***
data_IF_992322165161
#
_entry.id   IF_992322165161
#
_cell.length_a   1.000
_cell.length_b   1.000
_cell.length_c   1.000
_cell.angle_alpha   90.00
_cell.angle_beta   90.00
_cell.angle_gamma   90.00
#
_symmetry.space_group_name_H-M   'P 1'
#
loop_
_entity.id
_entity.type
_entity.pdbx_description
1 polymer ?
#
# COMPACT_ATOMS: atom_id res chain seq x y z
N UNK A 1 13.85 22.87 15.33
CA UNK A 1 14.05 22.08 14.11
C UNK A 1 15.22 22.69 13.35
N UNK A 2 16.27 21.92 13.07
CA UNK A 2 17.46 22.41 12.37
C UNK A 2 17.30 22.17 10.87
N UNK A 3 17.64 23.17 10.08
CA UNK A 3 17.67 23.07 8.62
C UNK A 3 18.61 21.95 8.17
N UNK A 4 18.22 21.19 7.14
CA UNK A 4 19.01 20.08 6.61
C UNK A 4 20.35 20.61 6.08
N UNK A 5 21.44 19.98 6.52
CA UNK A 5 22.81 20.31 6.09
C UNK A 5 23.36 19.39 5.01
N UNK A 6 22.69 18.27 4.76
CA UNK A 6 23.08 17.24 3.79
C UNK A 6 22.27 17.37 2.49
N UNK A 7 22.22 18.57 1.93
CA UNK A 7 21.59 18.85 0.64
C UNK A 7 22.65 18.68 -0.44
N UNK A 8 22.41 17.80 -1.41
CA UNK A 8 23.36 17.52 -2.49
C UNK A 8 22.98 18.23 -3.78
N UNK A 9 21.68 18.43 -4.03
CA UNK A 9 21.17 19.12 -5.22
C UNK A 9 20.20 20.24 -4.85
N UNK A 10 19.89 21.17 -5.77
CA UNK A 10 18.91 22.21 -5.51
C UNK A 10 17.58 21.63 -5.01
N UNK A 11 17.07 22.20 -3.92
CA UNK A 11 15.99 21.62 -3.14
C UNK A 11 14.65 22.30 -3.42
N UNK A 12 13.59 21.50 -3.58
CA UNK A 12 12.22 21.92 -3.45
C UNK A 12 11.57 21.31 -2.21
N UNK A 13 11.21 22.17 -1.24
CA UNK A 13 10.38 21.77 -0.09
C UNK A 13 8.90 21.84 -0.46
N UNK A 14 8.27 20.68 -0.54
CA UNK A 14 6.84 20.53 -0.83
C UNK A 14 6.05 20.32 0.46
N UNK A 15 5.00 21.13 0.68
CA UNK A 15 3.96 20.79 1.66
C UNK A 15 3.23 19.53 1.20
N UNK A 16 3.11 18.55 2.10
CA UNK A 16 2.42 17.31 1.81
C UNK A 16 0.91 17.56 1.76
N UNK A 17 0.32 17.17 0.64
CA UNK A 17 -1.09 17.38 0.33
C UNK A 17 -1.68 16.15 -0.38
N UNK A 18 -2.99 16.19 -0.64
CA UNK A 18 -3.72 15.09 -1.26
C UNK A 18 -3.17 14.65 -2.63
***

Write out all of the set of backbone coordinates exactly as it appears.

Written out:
data_IF_992322165161
#
_entry.id   IF_992322165161
#
_cell.length_a   1.000
_cell.length_b   1.000
_cell.length_c   1.000
_cell.angle_alpha   90.00
_cell.angle_beta   90.00
_cell.angle_gamma   90.00
#
_symmetry.space_group_name_H-M   'P 1'
#
loop_
_entity.id
_entity.type
_entity.pdbx_description
1 polymer ?
#
# COMPACT_ATOMS: atom_id res chain seq x y z
N UNK A 1 13.85 22.87 15.33
CA UNK A 1 14.05 22.08 14.11
C UNK A 1 15.22 22.69 13.35
N UNK A 2 16.27 21.92 13.07
CA UNK A 2 17.46 22.41 12.37
C UNK A 2 17.30 22.17 10.87
N UNK A 3 17.64 23.17 10.08
CA UNK A 3 17.67 23.07 8.62
C UNK A 3 18.61 21.95 8.17
N UNK A 4 18.22 21.19 7.14
CA UNK A 4 19.01 20.08 6.61
C UNK A 4 20.35 20.61 6.08
N UNK A 5 21.44 19.98 6.52
CA UNK A 5 22.81 20.31 6.09
C UNK A 5 23.36 19.39 5.01
N UNK A 6 22.69 18.27 4.76
CA UNK A 6 23.08 17.24 3.79
C UNK A 6 22.27 17.37 2.49
N UNK A 7 22.22 18.57 1.93
CA UNK A 7 21.59 18.85 0.64
C UNK A 7 22.65 18.68 -0.44
N UNK A 8 22.41 17.80 -1.41
CA UNK A 8 23.36 17.52 -2.49
C UNK A 8 22.98 18.23 -3.78
N UNK A 9 21.68 18.43 -4.03
CA UNK A 9 21.17 19.12 -5.22
C UNK A 9 20.20 20.24 -4.85
N UNK A 10 19.89 21.17 -5.77
CA UNK A 10 18.91 22.21 -5.51
C UNK A 10 17.58 21.63 -5.01
N UNK A 11 17.07 22.20 -3.92
CA UNK A 11 15.99 21.62 -3.14
C UNK A 11 14.65 22.30 -3.42
N UNK A 12 13.59 21.50 -3.58
CA UNK A 12 12.22 21.92 -3.45
C UNK A 12 11.57 21.31 -2.21
N UNK A 13 11.21 22.17 -1.24
CA UNK A 13 10.38 21.77 -0.09
C UNK A 13 8.90 21.84 -0.46
N UNK A 14 8.27 20.68 -0.54
CA UNK A 14 6.84 20.53 -0.83
C UNK A 14 6.05 20.32 0.46
N UNK A 15 5.00 21.13 0.68
CA UNK A 15 3.96 20.79 1.66
C UNK A 15 3.23 19.53 1.20
N UNK A 16 3.11 18.55 2.10
CA UNK A 16 2.42 17.31 1.81
C UNK A 16 0.91 17.56 1.76
N UNK A 17 0.32 17.17 0.64
CA UNK A 17 -1.09 17.38 0.33
C UNK A 17 -1.68 16.15 -0.38
N UNK A 18 -2.99 16.19 -0.64
CA UNK A 18 -3.72 15.09 -1.26
C UNK A 18 -3.17 14.65 -2.63